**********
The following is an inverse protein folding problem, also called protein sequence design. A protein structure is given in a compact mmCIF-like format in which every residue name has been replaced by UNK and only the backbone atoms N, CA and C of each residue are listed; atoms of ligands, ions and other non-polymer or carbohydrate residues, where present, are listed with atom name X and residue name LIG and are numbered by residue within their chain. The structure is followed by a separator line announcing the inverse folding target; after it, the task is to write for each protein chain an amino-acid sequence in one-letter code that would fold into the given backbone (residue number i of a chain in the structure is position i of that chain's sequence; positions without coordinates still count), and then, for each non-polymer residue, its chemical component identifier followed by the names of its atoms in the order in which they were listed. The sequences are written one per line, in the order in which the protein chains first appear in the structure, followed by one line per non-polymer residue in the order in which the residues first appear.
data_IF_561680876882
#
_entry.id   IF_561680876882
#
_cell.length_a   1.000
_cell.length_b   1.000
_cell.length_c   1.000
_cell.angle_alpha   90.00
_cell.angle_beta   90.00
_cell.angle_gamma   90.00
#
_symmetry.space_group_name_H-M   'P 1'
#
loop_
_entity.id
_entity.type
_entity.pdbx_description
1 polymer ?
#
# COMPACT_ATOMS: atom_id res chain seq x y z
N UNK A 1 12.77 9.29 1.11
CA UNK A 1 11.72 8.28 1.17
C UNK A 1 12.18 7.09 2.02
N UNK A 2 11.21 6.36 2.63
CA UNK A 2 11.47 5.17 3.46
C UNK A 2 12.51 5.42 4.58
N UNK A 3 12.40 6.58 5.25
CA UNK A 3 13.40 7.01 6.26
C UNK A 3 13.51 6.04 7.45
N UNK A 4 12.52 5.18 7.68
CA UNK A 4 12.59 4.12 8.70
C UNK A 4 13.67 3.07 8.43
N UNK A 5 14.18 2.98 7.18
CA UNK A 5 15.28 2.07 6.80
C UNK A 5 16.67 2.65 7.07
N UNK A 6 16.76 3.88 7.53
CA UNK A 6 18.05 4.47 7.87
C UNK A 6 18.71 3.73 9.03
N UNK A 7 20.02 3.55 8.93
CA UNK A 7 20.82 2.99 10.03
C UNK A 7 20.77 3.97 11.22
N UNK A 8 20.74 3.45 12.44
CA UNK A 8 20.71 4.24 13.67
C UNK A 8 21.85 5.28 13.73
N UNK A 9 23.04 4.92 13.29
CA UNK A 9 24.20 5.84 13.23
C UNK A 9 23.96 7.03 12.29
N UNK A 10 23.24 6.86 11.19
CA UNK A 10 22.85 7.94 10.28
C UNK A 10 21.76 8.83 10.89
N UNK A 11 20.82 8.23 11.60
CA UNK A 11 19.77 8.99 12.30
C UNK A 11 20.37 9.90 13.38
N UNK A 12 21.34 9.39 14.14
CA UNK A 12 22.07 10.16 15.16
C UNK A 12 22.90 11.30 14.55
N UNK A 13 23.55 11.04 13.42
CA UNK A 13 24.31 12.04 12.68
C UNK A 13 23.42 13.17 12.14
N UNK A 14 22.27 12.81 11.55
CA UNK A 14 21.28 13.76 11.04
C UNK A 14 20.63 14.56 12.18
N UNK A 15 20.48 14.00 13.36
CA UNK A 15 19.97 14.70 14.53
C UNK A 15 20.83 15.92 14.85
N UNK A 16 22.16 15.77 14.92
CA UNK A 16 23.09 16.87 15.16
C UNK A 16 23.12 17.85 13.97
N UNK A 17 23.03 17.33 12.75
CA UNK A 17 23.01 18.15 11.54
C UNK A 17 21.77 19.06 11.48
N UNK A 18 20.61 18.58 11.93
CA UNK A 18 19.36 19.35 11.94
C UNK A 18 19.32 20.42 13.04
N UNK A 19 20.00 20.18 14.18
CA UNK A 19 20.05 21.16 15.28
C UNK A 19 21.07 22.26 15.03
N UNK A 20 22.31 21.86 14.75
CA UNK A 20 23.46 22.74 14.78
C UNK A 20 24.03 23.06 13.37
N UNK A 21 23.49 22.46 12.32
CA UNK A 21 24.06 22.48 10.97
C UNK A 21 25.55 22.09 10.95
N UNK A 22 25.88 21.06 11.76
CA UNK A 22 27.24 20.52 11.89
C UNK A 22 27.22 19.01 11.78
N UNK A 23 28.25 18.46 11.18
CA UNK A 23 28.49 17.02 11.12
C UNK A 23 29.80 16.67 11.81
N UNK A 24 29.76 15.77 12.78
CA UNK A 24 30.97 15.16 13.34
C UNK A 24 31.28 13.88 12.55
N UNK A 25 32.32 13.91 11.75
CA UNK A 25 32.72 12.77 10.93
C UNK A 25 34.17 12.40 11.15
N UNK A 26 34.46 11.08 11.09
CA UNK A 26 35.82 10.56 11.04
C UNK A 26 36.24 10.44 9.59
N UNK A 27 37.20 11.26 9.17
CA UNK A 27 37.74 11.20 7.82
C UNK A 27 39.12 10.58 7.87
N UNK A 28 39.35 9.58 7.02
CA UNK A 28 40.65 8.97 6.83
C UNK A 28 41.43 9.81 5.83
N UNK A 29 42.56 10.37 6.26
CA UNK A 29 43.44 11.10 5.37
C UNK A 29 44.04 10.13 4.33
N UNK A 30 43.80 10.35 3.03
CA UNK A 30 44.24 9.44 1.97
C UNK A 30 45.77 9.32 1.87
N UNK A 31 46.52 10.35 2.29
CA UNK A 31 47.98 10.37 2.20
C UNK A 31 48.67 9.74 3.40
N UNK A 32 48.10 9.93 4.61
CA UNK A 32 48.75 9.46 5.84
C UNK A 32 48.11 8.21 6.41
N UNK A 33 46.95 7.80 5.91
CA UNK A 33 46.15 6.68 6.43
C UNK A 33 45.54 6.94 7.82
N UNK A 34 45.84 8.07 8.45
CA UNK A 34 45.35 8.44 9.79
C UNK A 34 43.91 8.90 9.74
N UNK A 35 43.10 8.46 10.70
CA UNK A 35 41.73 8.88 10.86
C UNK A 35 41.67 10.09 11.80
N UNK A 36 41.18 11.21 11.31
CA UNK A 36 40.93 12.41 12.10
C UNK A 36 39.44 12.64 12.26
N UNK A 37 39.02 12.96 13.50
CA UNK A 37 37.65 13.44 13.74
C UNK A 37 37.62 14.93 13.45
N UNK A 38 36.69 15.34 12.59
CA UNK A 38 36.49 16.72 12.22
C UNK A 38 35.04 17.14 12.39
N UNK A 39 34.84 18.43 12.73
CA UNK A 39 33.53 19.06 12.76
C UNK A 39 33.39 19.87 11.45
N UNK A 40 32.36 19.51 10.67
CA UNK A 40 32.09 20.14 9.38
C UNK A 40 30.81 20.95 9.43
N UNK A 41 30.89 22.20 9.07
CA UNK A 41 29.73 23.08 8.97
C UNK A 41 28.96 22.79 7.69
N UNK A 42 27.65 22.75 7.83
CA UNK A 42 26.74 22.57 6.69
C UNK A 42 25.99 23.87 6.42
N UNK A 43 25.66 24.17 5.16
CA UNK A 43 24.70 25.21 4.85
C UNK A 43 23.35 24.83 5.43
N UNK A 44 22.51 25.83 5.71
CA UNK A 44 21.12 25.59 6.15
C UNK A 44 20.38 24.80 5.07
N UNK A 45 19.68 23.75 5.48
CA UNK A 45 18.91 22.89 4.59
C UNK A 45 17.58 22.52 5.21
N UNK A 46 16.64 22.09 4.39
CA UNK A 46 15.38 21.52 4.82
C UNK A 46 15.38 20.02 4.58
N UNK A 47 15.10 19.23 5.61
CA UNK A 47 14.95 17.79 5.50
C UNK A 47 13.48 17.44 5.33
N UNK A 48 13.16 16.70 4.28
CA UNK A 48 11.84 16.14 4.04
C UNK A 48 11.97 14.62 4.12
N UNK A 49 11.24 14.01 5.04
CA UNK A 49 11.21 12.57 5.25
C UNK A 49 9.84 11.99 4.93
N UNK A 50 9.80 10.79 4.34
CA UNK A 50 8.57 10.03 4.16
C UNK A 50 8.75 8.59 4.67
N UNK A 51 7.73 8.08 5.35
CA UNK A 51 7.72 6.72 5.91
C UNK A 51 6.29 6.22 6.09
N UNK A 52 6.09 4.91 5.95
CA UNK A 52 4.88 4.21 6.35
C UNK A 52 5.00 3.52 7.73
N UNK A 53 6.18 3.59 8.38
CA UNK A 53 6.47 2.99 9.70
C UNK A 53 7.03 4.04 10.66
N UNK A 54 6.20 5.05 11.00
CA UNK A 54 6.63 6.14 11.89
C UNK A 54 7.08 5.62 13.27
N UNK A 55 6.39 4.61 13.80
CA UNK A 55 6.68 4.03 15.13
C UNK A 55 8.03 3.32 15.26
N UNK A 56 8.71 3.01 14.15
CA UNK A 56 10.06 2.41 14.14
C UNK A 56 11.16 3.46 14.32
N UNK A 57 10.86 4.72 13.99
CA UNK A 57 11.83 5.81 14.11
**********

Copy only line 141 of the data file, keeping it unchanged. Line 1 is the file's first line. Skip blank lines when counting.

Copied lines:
C UNK A 40 30.81 20.95 9.43